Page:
Services sector backbone of Zim economy: Report

THE services sector is increasingly becoming the biggest contributor to the country’s Gross Domestic Product (GDP) ahead of critical sectors such as agriculture and mining, according to a competitiveness report launched yesterday.

By Kudzai Kuwaza

The 2016 Zimbabwe National Competitiveness Report by the National Economic Consultative Forum (NECF) released in Harare revealed that the services sector is fast becoming the main driver of economic growth and employment.

“The services sector accounts for about 64% of Zimbabwe’s GDP and is increasingly becoming an important driver for growth and employment,” the report revealed. “Distribution, hotels and restaurants account for 14,8% of GDP while transport and communication account for 13,2%. Tourism is estimated to account for about 10% of Zimbabwean GDP and is important for generating foreign exchange. The financial sector accounts for 7% of GDP and is critical to the competitiveness of all other sectors of the economy.”

The contribution of the services sector to the country’s GDP is more than the 20% which the combined agriculture and mining sectors contribute, says the report. Agriculture, along with hunting and fishing, contributes only 12,7% to GDP.

The report revealed that the country’s Global Competiveness Index (GCI) slipped one notch from 124 to 125 in the period 2015/16 after having registered a notable improvement of seven ranks in the overall GCI ranking during the period 2013-2015, from 131 in 2013-2014 to 124 in 2014-2015.

“Zimbabwe is lagging behind other countries in all GCI pillars in terms of rank. The country ranked poorly in terms of goods market efficiency, labour market efficiency, infrastructure, business sophistication and innovation. The country needs to fast track various reforms for it to catch up with its comparators,” the report noted.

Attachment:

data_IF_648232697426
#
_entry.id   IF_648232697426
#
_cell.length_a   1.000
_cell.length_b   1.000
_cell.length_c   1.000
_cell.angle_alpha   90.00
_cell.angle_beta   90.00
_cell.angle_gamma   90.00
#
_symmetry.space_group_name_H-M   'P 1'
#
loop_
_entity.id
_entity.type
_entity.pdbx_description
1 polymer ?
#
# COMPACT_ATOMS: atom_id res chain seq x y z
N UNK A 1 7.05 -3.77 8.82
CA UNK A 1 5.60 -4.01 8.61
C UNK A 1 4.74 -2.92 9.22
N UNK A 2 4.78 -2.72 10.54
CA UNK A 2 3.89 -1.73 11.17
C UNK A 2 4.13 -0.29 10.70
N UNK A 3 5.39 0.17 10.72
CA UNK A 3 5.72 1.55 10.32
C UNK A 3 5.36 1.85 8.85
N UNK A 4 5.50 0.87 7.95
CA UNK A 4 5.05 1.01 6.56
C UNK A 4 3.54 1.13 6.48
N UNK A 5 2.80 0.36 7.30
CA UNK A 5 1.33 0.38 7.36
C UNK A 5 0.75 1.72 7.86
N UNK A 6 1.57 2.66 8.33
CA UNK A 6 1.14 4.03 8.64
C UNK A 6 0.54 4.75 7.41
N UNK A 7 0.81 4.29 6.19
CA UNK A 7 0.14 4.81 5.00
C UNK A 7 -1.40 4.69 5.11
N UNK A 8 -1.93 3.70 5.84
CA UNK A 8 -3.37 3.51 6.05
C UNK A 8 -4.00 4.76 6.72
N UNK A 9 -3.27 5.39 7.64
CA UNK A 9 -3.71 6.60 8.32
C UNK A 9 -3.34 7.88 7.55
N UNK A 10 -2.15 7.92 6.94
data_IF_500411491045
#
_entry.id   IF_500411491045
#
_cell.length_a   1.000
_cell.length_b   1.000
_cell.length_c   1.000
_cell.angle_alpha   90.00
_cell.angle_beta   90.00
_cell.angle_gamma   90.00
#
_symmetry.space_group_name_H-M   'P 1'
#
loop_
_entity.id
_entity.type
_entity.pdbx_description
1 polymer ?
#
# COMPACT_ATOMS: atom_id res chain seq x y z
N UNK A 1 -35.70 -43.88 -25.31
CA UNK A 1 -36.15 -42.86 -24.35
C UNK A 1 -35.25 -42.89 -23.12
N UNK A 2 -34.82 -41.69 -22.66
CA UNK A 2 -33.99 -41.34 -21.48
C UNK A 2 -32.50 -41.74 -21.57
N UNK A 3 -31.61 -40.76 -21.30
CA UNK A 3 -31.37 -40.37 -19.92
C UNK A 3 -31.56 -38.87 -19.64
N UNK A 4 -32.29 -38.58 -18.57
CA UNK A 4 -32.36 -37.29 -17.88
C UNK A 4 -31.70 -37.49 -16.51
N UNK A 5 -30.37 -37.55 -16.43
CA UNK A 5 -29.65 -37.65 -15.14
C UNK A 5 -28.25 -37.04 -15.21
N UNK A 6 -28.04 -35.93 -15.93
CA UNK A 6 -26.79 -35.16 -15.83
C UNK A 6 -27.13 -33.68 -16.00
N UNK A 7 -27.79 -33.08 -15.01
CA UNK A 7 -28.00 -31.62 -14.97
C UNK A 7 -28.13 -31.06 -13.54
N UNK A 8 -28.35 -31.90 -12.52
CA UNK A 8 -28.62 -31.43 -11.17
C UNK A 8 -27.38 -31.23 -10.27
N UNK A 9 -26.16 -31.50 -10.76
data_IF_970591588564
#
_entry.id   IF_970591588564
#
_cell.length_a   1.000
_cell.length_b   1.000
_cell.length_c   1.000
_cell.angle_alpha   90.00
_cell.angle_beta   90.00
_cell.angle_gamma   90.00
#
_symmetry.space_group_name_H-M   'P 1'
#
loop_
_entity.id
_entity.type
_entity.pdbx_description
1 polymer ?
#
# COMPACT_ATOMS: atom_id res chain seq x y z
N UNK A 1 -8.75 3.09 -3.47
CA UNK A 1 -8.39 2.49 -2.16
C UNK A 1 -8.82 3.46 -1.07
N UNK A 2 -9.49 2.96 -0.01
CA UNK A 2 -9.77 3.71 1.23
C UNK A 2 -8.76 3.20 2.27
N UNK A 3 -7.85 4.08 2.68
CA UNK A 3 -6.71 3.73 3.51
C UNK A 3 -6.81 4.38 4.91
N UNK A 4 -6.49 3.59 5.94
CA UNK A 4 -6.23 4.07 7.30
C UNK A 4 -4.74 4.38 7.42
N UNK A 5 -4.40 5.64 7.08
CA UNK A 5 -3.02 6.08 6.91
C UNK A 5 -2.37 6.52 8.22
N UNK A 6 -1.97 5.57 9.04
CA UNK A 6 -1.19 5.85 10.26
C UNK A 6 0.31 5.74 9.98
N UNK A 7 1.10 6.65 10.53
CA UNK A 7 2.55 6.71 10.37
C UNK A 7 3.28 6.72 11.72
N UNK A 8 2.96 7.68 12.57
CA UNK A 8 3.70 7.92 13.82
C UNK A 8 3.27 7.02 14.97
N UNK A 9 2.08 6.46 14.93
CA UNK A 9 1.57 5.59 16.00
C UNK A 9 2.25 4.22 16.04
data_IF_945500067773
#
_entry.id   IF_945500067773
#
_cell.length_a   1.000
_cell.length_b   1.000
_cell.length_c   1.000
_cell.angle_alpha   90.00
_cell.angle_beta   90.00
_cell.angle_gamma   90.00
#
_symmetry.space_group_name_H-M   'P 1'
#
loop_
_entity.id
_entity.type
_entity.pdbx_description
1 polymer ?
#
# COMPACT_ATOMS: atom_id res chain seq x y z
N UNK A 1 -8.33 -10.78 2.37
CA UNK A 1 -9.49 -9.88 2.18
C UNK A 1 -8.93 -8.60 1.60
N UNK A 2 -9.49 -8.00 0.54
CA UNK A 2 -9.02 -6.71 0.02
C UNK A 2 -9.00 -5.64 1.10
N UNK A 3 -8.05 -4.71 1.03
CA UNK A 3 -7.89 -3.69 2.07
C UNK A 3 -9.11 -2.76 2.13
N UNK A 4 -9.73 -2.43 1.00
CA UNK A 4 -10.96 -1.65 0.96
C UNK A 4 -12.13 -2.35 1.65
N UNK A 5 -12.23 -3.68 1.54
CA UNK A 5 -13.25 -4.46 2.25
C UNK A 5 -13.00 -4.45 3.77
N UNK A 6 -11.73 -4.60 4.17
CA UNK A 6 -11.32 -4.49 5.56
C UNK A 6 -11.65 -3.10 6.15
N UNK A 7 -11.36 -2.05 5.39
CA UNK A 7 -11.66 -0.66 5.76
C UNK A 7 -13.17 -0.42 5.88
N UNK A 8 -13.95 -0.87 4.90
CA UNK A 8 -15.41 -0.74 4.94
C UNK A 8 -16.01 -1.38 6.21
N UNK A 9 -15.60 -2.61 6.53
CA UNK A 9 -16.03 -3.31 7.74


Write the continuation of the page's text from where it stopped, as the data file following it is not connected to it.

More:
“Of special note is the fact that the country has some institutional, regulatory and legislative bottlenecks, which are also impinging on national competitiveness.

“There is a general perception that the regulatory burden in the country is still very high and too costly for business operations. Investor protection is also deemed to be weak and this may be discouraging foreign direct investment into the country.”

In terms of general competitiveness, the report notes that the economy continues to underperform, reflecting the underlying structural challenges, which have resulted in declining economic growth, low capacity utilisation and deflationary conditions.

With regard to the competitiveness of manufacturing, the report reveals that although the sector is one of the key drivers of economic growth, contributing about 24% to the country’s GDP at its peak in 2009, the sector’s current contribution to GDP has drastically declined to 13,1%.

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